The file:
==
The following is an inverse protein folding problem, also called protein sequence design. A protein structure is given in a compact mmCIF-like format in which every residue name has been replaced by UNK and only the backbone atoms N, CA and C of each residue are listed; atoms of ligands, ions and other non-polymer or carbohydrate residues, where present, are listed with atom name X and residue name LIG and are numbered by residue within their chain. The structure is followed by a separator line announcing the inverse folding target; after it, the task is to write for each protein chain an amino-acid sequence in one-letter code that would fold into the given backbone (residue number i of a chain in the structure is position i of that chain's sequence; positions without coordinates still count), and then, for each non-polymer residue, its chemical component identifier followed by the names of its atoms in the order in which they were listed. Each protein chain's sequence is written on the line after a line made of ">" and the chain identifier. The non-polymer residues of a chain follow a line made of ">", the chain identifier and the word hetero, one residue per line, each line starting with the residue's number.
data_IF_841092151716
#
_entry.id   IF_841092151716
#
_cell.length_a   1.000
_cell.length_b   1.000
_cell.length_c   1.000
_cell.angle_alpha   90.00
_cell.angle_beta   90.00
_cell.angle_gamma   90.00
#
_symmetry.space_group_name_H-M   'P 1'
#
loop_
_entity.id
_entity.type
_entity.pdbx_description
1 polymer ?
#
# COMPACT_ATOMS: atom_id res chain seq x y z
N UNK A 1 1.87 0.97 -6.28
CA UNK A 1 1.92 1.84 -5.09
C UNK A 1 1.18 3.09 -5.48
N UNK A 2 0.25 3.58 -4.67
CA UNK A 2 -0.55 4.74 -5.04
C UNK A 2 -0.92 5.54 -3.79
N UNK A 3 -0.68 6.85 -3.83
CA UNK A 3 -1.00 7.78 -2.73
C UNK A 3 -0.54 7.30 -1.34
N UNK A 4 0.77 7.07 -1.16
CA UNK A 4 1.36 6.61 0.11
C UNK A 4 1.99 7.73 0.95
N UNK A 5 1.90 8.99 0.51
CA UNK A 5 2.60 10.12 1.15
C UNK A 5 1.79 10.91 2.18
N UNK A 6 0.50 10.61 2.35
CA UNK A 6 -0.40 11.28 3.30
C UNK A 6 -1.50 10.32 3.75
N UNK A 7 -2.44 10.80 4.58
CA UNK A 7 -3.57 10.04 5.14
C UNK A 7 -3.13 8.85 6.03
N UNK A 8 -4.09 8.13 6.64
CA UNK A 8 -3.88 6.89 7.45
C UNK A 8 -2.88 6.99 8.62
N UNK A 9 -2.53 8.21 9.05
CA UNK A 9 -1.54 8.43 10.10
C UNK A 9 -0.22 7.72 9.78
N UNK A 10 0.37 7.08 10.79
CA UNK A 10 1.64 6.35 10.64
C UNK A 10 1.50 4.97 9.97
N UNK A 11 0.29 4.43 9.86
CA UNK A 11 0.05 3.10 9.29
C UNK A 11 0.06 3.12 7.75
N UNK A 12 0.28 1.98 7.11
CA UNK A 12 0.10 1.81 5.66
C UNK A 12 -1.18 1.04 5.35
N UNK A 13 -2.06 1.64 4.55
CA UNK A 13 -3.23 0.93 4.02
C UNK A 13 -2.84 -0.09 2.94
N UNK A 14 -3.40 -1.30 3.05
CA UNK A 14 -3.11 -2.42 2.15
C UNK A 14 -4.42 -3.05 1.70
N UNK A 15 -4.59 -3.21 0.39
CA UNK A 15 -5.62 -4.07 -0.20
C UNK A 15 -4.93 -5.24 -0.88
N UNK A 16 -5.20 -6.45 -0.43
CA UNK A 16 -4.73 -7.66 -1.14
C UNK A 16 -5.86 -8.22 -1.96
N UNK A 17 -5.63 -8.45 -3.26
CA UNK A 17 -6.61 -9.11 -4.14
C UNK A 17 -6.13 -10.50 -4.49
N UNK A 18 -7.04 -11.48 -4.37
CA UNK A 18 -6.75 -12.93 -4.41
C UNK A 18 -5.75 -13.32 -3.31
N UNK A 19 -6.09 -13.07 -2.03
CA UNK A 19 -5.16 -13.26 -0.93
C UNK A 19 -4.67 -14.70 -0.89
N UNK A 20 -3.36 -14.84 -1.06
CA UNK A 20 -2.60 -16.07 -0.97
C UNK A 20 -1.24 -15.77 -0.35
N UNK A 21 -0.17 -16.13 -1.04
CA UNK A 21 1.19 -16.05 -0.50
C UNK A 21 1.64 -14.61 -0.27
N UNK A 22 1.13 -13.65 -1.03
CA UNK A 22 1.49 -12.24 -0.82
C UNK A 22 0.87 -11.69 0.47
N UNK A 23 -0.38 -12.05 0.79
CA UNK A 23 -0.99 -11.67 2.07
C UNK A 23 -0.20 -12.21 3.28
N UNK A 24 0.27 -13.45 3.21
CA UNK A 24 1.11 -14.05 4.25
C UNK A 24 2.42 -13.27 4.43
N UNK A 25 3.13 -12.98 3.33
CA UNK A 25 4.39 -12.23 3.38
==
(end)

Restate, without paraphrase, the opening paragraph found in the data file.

The following is an inverse protein folding problem, also called protein sequence design. A protein structure is given in a compact mmCIF-like format in which every residue name has been replaced by UNK and only the backbone atoms N, CA and C of each residue are listed; atoms of ligands, ions and other non-polymer or carbohydrate residues, where present, are listed with atom name X and residue name LIG and are numbered by residue within their chain. The structure is followed by a separator line announcing the inverse folding target; after it, the task is to write for each protein chain an amino-acid sequence in one-letter code that would fold into the given backbone (residue number i of a chain in the structure is position i of that chain's sequence; positions without coordinates still count), and then, for each non-polymer residue, its chemical component identifier followed by the names of its atoms in the order in which they were listed. Each protein chain's sequence is written on the line after a line made of ">" and the chain identifier. The non-polymer residues of a chain follow a line made of ">", the chain identifier and the word hetero, one residue per line, each line starting with the residue's number.